It's the Captain's birthday. With some gentle nudging, he has elected to head out. One more shower would be nice, but not worth the wet dinghy ride. The wind didn't calm down over night, so it was a like sleeping on a bouncy castle. The beans & cornbread will hold us for the 2 days to Vero Beach where we can take the shuttle to the store. We're off the mooring ball by 8:40 am, behind a string of power yachts. Kennedy Space Center is still in sight, and after the first bascule bridge, he unfurls the genoa (while I go down to defrost the fridge--"why not?"). Motor sailing is nice (second to actual sailing) because 1) we feel like we are actually sailing!  2) the engine is at reduced power, ie. Less noise and less fuel 3) we sometimes gain speed (or at least counteract the current). 

"Genoa is UP!"

Average 6 kts, with 50% power on ONE engine, 15-20 kts on a starboard tack. 

Funny bridge story:  We call on the radio for a bridge opening and the bridge tender says, "I see two masts.  I'll wait for him."  We hadn't seen the guy behind us with his genoa up, so we slow down. He barrels down on us as the bridge opens and calls on the radio in broken English, "Clear of the bridge" as we enter. {Exchange confused looks.}  The Captain says, "No.  That's not how you do it."  As we clear, "Thank you. Odin monitoring 16," and then we hear the bridge-lowering horn as the second boat is underneath the bridge!  I don't know if the bridge tender could see him and wanted to give him a scare, or if he heard 2 "clears" and thought we were both through. The other boat made it, but I'd say it was closer than I would have liked!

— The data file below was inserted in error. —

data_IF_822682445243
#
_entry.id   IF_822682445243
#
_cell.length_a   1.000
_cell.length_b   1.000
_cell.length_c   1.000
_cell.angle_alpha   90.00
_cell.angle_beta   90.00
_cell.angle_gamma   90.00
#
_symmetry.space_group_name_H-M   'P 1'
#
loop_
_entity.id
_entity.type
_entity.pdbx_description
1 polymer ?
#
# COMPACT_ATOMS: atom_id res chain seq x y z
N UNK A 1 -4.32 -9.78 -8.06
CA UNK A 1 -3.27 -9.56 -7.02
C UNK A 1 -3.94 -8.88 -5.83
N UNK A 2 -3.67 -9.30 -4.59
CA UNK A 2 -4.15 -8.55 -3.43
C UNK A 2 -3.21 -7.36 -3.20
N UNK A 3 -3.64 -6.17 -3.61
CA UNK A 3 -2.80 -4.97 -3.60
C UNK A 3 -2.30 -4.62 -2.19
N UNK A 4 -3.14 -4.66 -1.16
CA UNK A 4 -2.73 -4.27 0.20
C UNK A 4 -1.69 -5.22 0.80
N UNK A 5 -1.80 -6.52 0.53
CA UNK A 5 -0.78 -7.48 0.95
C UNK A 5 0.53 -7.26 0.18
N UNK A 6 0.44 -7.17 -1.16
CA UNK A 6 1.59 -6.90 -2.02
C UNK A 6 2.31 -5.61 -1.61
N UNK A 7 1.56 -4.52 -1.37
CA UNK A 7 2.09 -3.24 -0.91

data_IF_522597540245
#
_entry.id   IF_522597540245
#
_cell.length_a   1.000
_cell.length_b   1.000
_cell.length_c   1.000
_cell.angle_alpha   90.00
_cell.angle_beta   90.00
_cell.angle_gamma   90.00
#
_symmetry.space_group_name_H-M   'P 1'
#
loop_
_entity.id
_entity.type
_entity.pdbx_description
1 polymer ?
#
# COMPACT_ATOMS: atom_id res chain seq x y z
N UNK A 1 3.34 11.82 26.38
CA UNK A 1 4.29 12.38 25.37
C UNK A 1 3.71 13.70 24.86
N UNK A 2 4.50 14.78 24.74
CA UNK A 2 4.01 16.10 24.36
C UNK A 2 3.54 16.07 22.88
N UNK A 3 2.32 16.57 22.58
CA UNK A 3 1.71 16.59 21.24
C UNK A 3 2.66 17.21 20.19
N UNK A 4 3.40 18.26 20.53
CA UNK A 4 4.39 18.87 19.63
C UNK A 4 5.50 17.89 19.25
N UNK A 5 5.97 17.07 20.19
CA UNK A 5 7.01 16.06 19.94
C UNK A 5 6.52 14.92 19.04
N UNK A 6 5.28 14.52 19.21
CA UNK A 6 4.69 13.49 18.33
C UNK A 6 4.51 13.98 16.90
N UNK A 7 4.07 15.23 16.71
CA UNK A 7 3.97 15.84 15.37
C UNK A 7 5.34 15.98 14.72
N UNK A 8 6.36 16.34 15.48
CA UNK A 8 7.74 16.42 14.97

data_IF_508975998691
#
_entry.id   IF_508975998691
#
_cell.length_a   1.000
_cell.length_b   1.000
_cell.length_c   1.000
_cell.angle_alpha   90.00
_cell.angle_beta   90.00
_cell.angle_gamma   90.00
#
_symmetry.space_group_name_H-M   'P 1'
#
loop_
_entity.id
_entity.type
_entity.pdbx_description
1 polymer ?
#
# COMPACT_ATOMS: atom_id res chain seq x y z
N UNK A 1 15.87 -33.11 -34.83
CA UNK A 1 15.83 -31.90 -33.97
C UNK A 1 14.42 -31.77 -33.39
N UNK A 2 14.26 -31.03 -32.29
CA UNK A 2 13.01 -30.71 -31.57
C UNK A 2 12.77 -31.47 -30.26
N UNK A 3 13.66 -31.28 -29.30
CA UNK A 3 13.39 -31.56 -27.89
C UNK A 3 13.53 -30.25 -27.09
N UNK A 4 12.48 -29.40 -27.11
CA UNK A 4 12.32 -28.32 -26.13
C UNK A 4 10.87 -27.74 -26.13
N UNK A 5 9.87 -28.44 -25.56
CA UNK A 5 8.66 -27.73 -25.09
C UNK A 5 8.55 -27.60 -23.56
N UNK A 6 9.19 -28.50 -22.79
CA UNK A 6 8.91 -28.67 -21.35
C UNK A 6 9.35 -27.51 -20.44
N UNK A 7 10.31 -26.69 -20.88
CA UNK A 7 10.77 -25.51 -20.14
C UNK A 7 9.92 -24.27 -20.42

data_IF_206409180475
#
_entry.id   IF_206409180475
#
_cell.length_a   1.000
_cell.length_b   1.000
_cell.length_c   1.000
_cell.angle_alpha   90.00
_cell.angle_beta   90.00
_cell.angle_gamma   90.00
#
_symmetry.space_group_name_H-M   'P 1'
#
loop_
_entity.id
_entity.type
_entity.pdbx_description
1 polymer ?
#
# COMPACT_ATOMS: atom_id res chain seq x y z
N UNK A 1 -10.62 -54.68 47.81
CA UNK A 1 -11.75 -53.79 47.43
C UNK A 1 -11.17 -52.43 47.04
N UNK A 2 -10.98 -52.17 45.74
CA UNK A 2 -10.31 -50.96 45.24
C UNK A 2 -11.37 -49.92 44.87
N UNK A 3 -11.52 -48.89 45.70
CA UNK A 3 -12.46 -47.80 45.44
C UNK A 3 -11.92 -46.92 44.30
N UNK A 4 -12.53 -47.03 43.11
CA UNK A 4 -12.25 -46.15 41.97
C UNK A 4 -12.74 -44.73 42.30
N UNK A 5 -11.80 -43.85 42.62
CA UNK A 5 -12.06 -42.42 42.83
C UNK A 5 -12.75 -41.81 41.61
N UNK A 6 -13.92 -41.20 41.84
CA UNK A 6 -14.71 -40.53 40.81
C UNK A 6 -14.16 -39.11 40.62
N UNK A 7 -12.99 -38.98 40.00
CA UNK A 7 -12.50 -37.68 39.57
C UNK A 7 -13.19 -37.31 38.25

Most modern bridges are 65 ft, however we've seen several bridges in FL that are listed as 65 but only show 62-63 on the board (which coincides with Active Captain reports). Not a problem for us, but those are your tax dollars at work. Someone was paid to build a 65 ft bridge and failed!

"Traffic off the port bow!"

Inspired by The  Captain's efficiency, I decided to defrost the fridge while underway.  He looked at me funny, then says, "Why not?"  I go below between shifts at the helm to chip ice and the engines will help cool it back down without draining the batteries.  (Sense of accomplishment!)